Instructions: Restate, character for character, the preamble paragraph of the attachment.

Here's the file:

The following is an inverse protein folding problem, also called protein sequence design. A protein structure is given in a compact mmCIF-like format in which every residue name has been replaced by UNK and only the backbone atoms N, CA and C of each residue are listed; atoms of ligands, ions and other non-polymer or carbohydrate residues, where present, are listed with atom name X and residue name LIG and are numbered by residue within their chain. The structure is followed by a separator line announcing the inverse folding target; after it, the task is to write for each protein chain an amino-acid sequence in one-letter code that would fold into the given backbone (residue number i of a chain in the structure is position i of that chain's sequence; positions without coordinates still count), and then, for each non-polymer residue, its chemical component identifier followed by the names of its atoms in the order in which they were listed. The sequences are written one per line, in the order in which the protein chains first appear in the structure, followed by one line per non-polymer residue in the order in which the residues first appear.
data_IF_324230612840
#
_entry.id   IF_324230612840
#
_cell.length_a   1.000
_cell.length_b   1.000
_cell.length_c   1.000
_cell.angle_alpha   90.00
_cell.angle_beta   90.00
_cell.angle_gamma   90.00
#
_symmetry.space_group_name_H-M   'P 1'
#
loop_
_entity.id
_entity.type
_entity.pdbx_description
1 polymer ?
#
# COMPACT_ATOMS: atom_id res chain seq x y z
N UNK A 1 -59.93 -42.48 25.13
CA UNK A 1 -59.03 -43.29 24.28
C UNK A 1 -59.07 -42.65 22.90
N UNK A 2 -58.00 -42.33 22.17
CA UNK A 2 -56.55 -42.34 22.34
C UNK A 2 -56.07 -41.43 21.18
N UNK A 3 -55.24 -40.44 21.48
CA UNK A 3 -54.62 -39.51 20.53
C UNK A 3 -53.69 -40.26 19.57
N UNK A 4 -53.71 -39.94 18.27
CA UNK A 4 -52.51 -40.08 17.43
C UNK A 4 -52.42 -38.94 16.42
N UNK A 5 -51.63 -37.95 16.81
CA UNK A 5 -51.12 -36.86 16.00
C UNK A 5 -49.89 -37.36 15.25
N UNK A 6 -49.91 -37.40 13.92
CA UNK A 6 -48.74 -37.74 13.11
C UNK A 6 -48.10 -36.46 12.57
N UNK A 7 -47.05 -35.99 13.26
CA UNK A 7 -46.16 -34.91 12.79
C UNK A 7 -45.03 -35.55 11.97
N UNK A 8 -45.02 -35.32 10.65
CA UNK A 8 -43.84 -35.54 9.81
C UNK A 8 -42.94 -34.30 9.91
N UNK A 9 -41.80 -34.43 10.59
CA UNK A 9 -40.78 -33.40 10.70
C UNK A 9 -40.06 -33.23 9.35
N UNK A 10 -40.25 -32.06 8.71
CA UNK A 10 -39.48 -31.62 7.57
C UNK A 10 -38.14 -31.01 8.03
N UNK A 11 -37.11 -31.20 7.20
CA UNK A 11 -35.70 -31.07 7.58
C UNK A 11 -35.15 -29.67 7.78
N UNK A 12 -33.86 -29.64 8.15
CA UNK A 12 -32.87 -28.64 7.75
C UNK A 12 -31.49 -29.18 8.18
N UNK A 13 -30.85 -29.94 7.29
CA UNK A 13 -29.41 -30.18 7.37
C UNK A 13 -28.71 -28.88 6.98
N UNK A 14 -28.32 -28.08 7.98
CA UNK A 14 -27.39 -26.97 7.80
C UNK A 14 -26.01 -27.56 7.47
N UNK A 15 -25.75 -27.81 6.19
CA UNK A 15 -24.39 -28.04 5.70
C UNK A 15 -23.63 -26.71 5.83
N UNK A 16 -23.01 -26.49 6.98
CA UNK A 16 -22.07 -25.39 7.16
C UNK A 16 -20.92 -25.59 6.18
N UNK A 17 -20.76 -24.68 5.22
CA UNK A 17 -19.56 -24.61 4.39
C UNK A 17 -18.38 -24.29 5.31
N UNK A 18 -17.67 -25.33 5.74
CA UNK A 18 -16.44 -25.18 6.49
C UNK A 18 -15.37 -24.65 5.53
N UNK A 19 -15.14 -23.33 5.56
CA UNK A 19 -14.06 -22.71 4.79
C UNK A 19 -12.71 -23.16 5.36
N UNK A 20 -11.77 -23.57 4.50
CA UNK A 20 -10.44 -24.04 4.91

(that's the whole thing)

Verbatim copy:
The following is an inverse protein folding problem, also called protein sequence design. A protein structure is given in a compact mmCIF-like format in which every residue name has been replaced by UNK and only the backbone atoms N, CA and C of each residue are listed; atoms of ligands, ions and other non-polymer or carbohydrate residues, where present, are listed with atom name X and residue name LIG and are numbered by residue within their chain. The structure is followed by a separator line announcing the inverse folding target; after it, the task is to write for each protein chain an amino-acid sequence in one-letter code that would fold into the given backbone (residue number i of a chain in the structure is position i of that chain's sequence; positions without coordinates still count), and then, for each non-polymer residue, its chemical component identifier followed by the names of its atoms in the order in which they were listed. The sequences are written one per line, in the order in which the protein chains first appear in the structure, followed by one line per non-polymer residue in the order in which the residues first appear.